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labor & delivery

Vaginal delivery

Vaginal delivery topics

Vaginal delivery is a normal process, but every birth is unique. Here are some topics that may come up during a vaginal delivery.

Preterm delivery

  • A preterm delivery occurs when the baby is born early, between 20 and 36 weeks of pregnancy
  • Delivery that's more than 3 weeks before the due date is a risk for the baby, because lungs and other organs may not be fully developed
  • Despite medical advances in the care of preterm babies, their lives are at risk and they may have breathing and other health complications

Postdate delivery

  • A postdate delivery is when the pregnancy lasts more than 42 weeks
  • There is no risk for the mother
  • The baby may be at risk because the placenta becomes less efficient at providing oxygen and nutrients to the baby after 42 weeks

Induction and augmentation

  • These are medical procedures used if labor slows or stops, or if the mother's condition requires delivery. Think of induction as encouraging labor, and augmentation as a means to boost labor
  • Induction uses a hormone called oxytocin to encourage contractions. Oxytocin is a hormone your body makes, and the doctor will give you a synthetic form of the hormone through an intravenous infusion. It will make contractions stronger and speed up labor
  • The doctor may manually break your water to start or speed up labor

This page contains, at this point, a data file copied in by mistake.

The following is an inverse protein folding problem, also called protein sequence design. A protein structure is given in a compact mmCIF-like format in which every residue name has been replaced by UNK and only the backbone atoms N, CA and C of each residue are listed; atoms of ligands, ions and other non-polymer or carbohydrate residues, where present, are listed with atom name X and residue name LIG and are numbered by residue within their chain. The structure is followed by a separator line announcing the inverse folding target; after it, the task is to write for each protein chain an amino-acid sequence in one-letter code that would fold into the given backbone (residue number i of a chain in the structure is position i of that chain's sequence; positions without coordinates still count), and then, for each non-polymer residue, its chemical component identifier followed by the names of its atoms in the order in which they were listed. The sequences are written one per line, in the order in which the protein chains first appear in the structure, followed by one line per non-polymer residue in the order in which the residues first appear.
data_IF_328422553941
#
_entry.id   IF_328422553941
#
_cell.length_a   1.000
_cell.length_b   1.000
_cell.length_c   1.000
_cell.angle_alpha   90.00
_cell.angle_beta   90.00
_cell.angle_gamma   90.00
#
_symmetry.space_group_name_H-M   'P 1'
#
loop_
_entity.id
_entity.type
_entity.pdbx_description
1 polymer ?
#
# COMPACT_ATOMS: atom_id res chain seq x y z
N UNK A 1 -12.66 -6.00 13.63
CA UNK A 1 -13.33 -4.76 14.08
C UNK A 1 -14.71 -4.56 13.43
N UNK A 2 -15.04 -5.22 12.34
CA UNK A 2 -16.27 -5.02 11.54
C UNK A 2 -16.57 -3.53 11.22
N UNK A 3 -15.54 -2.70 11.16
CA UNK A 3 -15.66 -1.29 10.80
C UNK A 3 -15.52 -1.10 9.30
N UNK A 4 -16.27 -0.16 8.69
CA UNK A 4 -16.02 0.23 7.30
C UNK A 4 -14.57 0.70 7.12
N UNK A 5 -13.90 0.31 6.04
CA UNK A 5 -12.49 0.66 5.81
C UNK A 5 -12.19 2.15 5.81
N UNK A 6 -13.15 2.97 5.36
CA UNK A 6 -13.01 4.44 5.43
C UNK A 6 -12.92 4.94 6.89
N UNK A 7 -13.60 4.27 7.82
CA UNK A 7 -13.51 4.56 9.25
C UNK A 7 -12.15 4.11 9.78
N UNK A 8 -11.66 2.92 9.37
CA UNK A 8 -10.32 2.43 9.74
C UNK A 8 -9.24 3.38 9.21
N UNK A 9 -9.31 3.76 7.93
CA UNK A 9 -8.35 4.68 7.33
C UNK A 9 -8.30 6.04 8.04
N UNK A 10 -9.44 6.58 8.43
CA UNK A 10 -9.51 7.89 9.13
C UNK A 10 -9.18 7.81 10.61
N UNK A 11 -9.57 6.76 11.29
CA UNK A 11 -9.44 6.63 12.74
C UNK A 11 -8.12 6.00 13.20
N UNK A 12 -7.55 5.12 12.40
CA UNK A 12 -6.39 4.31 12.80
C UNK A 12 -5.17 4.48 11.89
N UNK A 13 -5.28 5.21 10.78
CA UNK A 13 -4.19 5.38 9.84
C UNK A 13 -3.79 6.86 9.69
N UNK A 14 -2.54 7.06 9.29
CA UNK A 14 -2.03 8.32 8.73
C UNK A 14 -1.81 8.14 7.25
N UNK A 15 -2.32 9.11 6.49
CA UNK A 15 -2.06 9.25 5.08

• A gel or suppository of hormone-like substances that cause contractions may also be applied to the cervix
  • If you are scheduled to deliver before 39 weeks gestational age, be sure to talk to your physician about the risk and benefits to both you and your baby. Research has shown that babies born before 39 weeks gestational age without a medical reason for early delivery are at an increased risk of complications. Common complications include breathing problems, low blood sugar and the need for the neonatal intensive care unit (NICU)

Episiotomy

  • This is a small cut made in the perineum – the skin between the vagina and rectum
  • The cut widens the vaginal opening for delivery and prevents the skin from tearing
  • Though not a routine procedure, episiotomies are often done for first-time births, because the mother's muscles may not have stretched enough to allow the baby's head to pass through
  • The mother will receive a local anesthesia to prevent pain from the procedure
  • Apply ice packs to the area in the first 12 to 24 hours after birth to reduce swelling

Forceps and vacuum extraction

  • These procedures are used when the baby is not moving down the birth canal as it should
  • Forceps look like a pair of tongs or spoons; one tong is placed on either side of the baby's head
  • Vacuum extraction places a small cup on top of the baby's head and gentle suction is used
  • When forceps or vacuum extraction are used by experienced health care professionals, there is little risk to the mother and baby
  • The baby may have some minor swelling or bruising from either procedure, but this goes away within a few days of delivery


Vaginal Birth
"Vaginal birth" is the term used to describe any delivery of the baby through the vagina (versus a c-section delivery). The baby typically comes through head first. Click on the animation or illustrated series above to see how a normal vaginal birth proceeds. If the baby is not head first, (e.g., breech) it may need to be delivered by c-section.


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